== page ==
For the record, I wear my hair “cropped close” because I am bald.
By a feat of yogic discipline — or sloth; you choose — I managed, until now, to pass by the deaths of Hunter Thompson and Arthur Miller without dusting off my opinions of them for public consumption. I am neither man’s ideal reader, and my experience with Wordsworth and W.E. Henley has shown that it may be wiser to keep my own counsel in such cases. No eloquence can persuade the man who feels a sense of something more deeply interfused that rolls through all things that Wordsworth is a fatuous bore. Detailed analysis leaves the impenetrable head of the Invictus fancier bloodied but unbowed. I confine myself to saying that I simply lack the alpha model to appreciate these gentlemen, and that the people who have it might do better with a different model.
My favorite Hunter Thompson book is Hell’s Angels, his only book whose subject is not Hunter Thompson, which tells you all you need to know. As Cosh, his most interesting eulogist, pointed out, Thompson was one part John the Baptist and one part Jonathan Swift, Fear and Loathing in Las Vegas and “The Kentucky Derby Is Decadent and Depraved” being his Book of Revelations and Voyage to Brobdingnag, respectively. Revelations has its distinguished admirers, D.H. Lawrence for one, but as a computer programmer I object to dumping core, even in Thompson’s fine style, as a literary technique. Cosh thinks Thompson is immortal. I expect to outlive his reputation, provided I lay off the cigarettes.
Arthur Miller was a playwright. He married Marilyn Monroe. He will be read as long as there exist high school teachers charged with imparting the obvious to the oblivious, which is to say, forever.
But I wanted to talk about something else.
Why must people write of someone when he dies of whom they did not think to write while he was alive? Tom Wolfe I can see: while his obituary wasn’t very good, he was a friend of Thompson’s, and he presumably got paid. One would also expect Thompson’s long-time and only conceivable illustrator, Ralph Steadman, to say a few words. But what were the rest of you thinking?
The uncharitable explanation — monkey see, monkey scribble — has as usual a good deal in it. Thompson is a topic, Miller is a topic, and we are perennially starved for topics: such is the vital function of the newspaper. But there is something even more unpleasant at work — a ghoulish, misbegotten sense of duty, as if failing to note their passing means that our own will also go unremarked. Well, it will. Not to worry.
Occasionally the manner of exit is pertinent. Thompson’s, like Thompson, was histrionic; Mark Riebling and I’m sure many others have made the suitable remarks. Arthur Miller, on the other hand, went old, rich, and in his sleep, which didn’t seem to shut anybody up.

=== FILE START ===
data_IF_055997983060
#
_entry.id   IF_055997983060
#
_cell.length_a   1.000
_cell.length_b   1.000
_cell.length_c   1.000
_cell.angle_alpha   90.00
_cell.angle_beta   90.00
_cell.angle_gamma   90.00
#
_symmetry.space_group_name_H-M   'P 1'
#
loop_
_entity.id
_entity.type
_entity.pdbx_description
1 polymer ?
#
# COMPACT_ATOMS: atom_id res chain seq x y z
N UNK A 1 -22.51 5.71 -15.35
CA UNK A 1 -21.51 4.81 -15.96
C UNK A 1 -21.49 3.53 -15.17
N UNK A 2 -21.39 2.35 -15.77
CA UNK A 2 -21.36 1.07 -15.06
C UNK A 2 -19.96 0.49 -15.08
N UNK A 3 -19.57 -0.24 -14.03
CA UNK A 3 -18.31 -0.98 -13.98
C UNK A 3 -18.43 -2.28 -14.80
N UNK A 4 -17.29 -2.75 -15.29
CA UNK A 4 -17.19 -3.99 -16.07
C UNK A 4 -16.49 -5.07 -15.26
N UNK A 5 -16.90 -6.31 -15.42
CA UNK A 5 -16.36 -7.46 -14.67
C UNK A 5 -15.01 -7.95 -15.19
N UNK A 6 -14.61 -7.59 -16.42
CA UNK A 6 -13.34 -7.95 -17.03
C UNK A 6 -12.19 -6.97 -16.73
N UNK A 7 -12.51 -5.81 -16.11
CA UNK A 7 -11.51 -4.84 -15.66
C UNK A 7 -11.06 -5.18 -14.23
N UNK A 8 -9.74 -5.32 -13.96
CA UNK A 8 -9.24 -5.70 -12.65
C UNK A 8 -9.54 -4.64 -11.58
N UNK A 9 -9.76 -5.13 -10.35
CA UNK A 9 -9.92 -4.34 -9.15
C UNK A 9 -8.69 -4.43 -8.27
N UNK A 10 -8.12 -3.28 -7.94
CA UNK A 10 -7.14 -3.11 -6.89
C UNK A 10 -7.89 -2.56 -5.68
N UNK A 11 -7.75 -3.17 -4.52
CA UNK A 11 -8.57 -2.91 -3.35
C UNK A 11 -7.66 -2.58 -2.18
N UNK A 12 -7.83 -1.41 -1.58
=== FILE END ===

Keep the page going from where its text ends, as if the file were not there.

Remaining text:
Obituaries fall loosely into three categories: encomium, scorn, and measured assessment. Encomium, at best, is too little too late; at worst it is breast-beating aimed at calling attention more to oneself than to the dear departed. (Many of the great fakes of English literature, like Lycidas, are eulogies. Does anybody believe that Milton gave a damn about Edward King?) Scorn is unsportsmanlike, its object no longer being around to answer back.
Measured assessment is worst of all. If you’ve ever flipped through a biographical reference book, say Harvey’s Oxford Guide to English Literature, you know what I mean. I open it at random to Prosper Merimée (1803-1870) and read, “French novelist and dramatist, a member of the court of Napoleon III, was the author of admirable novels and short stories (‘Colomba’, ‘La Vénus d’Ille’, 1841; ‘Carmen’, which inspired Bizet’s opera, 1852), of plays (‘Theâtre de Clara Gazul’, 1825), of ‘La Jacquerie’ (feudal scenes in dialogue form), and of the historical novel, ‘Chronique de Charles IX’ (1829). His well-known ‘Lettres à une Inconnue’ display his ironic and critical temperament. He was a strong supporter of the innocence of ‘Libri the book-thief’ (q.v.).” I find this heart-breaking, down to the last q.v. Poor Merimée! It’s like being buried twice.
Sir Paul Harvey, here, is just doing his job; measured assessment is not the sort of thing that anyone should do for fun. And let’s face it: Hunter Thompson and Arthur Miller had their literary deaths decades ago. You didn’t know them. You read a few of their books and you still can, any time. Do you honestly care that they’re dead? Why should you?